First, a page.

Everything was silent. The speakers posted in the square were no longer blaring slogans. Groups of people chattering at the teashops dispersed. The opium addict whom all called Amali had started walking towards the mendicant’s hut and now that there was no hope of liquor or opium, he was rubbing some grass in his palms. The posters on the walls were now redundant. Flags were not waving about. For the show was now over.

Surprisingly, the people woke up the next morning to the noise of the speakers – Vote for the White Dog. Vote for the Black Dog. Down with the White Dog. Long live the Black Dog. Down with the Black Dog. Long live the White Dog. As the announcers raised their pitch, it actually seemed that dogs were barking: a pack of dogs barking in unison. People were taken aback for a moment. They were all tired of the hullabaloo of the past few days. However, some were happy. The village seemed to have come alive again.

People noted that the addict had returned to the square.

He had combed his hair and beard in a new fashion and there was a sparkle in his eyes. He walked straight into the office that had White Dog as its election symbol. Late evening people saw him standing in the square in an inebriated state, singing the qissa of Puran Bhagat with one hand on his ear and the other raised to the sky:

Graves await Puran just as
fond mothers await their sons
God lives in our eyes, not far away...

The matter was that the two big families of the village had come to loggerheads during the elections. One family lived in the old big house and the other in the new double-storey one. When bullets were fired in the air from both sides, children of the two homes too got agitated. One does not know when the sons of the nambardar (headman) and the subedar (army official) too decided to fight elections too. Since the posters and flags from the last election were still leftover in the two homes, the elders told them to use them up in their elections. Children will be children and they wanted to fight the elections properly. The children of the village made two groups.

Then came the decision that since the children were small, there should be one election symbol with variation in colour. Thus, they would be able to identify the symbols easily. The unanimous choice of a symbol was a dog. The White Dog was the election symbol of the nambardar’s son and the Black Dog was the election symbol of the subedar’s son. Of course, there were candidates with a red, blue, green or yellow dog for an election symbol but the real contest was between the White Dog and the Black Dog. Their supporters tore pages out of drawing books and made posters. The election campaign was catching momentum.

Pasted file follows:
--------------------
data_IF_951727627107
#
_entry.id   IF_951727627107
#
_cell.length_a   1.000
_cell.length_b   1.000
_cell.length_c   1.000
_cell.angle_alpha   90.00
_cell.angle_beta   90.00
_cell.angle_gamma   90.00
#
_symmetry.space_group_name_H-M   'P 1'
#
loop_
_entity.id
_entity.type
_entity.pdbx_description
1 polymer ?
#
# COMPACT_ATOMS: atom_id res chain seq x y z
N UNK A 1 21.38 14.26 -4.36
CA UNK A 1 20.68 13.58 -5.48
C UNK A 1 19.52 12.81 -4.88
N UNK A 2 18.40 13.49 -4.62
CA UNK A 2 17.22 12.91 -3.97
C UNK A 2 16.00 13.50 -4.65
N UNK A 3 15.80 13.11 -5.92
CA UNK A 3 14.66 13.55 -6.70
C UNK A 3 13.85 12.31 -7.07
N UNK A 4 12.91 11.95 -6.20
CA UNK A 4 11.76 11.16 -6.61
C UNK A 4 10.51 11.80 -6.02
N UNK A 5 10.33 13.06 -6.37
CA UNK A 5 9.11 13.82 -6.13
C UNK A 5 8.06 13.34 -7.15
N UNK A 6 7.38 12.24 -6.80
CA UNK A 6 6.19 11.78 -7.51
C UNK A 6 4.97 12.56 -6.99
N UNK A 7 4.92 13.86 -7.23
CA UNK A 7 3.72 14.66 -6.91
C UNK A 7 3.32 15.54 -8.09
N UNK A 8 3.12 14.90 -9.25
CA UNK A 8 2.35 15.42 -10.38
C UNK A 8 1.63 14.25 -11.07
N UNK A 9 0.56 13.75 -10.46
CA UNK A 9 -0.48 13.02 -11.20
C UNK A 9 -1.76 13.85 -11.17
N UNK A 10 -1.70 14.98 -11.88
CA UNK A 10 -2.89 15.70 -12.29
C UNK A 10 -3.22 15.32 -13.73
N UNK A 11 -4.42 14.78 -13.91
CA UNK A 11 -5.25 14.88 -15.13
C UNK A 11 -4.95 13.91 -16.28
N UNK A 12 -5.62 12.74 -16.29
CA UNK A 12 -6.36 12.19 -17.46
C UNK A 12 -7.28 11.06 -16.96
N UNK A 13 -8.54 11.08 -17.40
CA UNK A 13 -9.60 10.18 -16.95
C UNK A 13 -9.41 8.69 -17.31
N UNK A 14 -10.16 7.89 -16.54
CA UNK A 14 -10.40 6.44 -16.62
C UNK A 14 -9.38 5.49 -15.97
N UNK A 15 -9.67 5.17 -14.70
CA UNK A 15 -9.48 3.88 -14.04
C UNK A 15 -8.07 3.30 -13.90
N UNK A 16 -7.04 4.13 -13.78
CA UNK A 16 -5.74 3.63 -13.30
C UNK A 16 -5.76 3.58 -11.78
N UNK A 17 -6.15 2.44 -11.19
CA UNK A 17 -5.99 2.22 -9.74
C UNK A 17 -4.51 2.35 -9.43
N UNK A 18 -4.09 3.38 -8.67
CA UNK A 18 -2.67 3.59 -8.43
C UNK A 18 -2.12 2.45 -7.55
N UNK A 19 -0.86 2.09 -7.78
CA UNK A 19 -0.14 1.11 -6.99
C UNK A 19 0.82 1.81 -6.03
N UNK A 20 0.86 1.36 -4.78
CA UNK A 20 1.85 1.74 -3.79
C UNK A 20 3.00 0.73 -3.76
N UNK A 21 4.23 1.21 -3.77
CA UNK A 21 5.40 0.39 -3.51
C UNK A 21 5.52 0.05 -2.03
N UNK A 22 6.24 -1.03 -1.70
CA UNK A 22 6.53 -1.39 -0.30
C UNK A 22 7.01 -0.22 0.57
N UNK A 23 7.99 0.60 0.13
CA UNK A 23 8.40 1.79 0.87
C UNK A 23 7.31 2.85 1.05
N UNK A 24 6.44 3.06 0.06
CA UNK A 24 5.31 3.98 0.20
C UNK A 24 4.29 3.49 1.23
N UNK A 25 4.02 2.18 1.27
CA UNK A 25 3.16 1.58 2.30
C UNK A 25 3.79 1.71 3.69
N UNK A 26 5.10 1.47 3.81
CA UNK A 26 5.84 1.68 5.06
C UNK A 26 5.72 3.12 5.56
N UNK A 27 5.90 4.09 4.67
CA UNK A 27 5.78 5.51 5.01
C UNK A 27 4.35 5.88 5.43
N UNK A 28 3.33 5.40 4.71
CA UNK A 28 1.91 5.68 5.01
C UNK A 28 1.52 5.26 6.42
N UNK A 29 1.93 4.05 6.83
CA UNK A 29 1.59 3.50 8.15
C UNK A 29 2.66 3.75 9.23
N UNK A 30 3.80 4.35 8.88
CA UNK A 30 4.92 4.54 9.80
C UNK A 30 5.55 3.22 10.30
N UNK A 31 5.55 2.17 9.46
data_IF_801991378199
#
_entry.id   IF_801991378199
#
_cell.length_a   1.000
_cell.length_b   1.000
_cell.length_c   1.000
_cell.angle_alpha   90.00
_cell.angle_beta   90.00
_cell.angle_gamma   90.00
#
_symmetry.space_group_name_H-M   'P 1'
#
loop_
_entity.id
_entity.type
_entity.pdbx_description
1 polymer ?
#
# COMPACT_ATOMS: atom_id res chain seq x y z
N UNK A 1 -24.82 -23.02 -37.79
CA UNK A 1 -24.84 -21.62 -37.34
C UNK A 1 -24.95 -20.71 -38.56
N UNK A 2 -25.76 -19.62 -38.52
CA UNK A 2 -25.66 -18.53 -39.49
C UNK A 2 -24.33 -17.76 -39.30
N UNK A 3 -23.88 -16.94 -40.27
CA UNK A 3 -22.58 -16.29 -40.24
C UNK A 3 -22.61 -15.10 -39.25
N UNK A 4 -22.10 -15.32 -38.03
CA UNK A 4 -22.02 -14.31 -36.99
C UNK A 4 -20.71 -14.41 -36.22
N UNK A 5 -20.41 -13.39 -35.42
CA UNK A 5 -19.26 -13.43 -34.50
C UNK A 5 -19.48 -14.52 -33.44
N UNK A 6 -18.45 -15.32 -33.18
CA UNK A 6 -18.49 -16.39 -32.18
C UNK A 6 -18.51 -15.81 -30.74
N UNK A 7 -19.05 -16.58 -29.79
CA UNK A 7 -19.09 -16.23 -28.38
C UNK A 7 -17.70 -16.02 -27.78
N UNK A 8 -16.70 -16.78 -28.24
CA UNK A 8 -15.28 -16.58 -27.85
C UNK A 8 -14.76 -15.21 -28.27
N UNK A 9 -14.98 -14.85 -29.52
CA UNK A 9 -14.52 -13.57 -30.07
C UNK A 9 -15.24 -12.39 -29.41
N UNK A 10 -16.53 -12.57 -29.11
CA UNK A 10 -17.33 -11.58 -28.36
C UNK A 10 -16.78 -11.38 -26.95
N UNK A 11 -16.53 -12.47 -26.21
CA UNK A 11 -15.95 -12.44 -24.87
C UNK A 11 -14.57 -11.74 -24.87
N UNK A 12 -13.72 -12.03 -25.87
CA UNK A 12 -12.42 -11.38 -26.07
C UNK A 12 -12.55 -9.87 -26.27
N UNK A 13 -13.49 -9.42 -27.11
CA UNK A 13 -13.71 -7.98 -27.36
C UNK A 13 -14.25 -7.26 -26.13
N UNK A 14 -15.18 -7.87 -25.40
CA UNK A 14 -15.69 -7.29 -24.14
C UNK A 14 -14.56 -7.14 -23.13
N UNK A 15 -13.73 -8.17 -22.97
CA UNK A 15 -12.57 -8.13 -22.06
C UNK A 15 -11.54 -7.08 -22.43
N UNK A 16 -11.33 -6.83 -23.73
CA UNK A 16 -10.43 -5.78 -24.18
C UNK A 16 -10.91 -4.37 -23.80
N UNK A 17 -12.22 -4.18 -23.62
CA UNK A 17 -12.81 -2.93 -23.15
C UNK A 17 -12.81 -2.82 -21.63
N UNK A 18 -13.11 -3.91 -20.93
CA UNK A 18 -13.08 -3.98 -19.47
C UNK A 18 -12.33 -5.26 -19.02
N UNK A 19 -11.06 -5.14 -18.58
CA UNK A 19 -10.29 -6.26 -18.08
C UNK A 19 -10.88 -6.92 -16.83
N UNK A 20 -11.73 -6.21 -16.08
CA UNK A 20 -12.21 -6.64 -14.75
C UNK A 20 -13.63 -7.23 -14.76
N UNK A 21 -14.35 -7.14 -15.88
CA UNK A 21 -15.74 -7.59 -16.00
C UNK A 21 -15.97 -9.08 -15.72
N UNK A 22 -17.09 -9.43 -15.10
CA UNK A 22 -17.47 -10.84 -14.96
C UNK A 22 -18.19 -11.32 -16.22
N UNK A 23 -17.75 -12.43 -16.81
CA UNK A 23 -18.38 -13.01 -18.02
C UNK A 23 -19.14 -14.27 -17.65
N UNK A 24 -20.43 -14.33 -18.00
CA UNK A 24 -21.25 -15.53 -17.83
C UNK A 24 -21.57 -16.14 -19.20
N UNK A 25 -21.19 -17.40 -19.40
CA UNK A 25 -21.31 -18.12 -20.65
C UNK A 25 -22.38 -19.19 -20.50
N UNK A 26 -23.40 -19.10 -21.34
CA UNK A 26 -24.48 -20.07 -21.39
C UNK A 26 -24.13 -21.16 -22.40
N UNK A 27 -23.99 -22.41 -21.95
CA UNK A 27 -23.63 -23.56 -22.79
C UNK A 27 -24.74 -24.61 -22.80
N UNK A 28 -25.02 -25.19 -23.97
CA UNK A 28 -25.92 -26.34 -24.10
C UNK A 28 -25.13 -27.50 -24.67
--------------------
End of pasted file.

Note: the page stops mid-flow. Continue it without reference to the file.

One group of boys would march shouting “Long Live the White Dog” and the other would move the other way shouting “Long live the Black Dog”. The addict was happily intoxicated all the time and was merrily singing sagas of love and longing.

If someone teased him, asking what was inspiring him to sing, his reply would be, “Can’t you see. It is election time.”

The addict had been in form in the square even in the last elections.

He would go to one party office for a couple of days and then for a couple of days to the other. Two days he would shout slogans in favour of one party and then go to the speaker of the other party and start singing praises. If someone questioned him about this fickleness, his reply was, “I am not going to commit the sin of partiality. I must be fair to both.” If someone asked him that who was he leading to victory this time, his reply would be, “Who am I? It is for the public to give the verdict.”

“But, what is your opinion Amali?”

“Let any sister seducer win, all I know is that my opium and liquor supply will end with the victory.”

This evening Amali was sitting in the office of the White Dog and he was as drunk as could be. Although this was child play, yet anyone could guess that the nambardar and the subedar were masterminding the game. The real fight was between the two elders.

The nambardar would twirl his moustaches and say, “One cannot beat these kids. How smart they are!” The subedar would also remark, “Well, it’s a free country.”

A group of boys marching past would make the nambardar angry and the subedar happy or vice versa.

Amali would put his hand on his ear and sing in a voice coming deep down from his belly:

Mothers hold their bellies and weep
Having lost their sons at play, Puran
God lives in our eyes, not far away…

Two days later Amali was sitting in the office of the Black Dog. When someone questioned him, he said, “I thought I should change the taste.”

Then he announced over the speaker, “Do not vote for these people supporting the White Dog. Just ask them if their grandmother had washed herself after shitting in the fields? Do not let them fool you!”

The voice on the speaker across the road said, “Do not vote for the Black Dog. Its colour is not fast. Do not forget the fact that these fellows have never done their schoolwork. They have poured on their selves the black ink that should have gone into their pens.”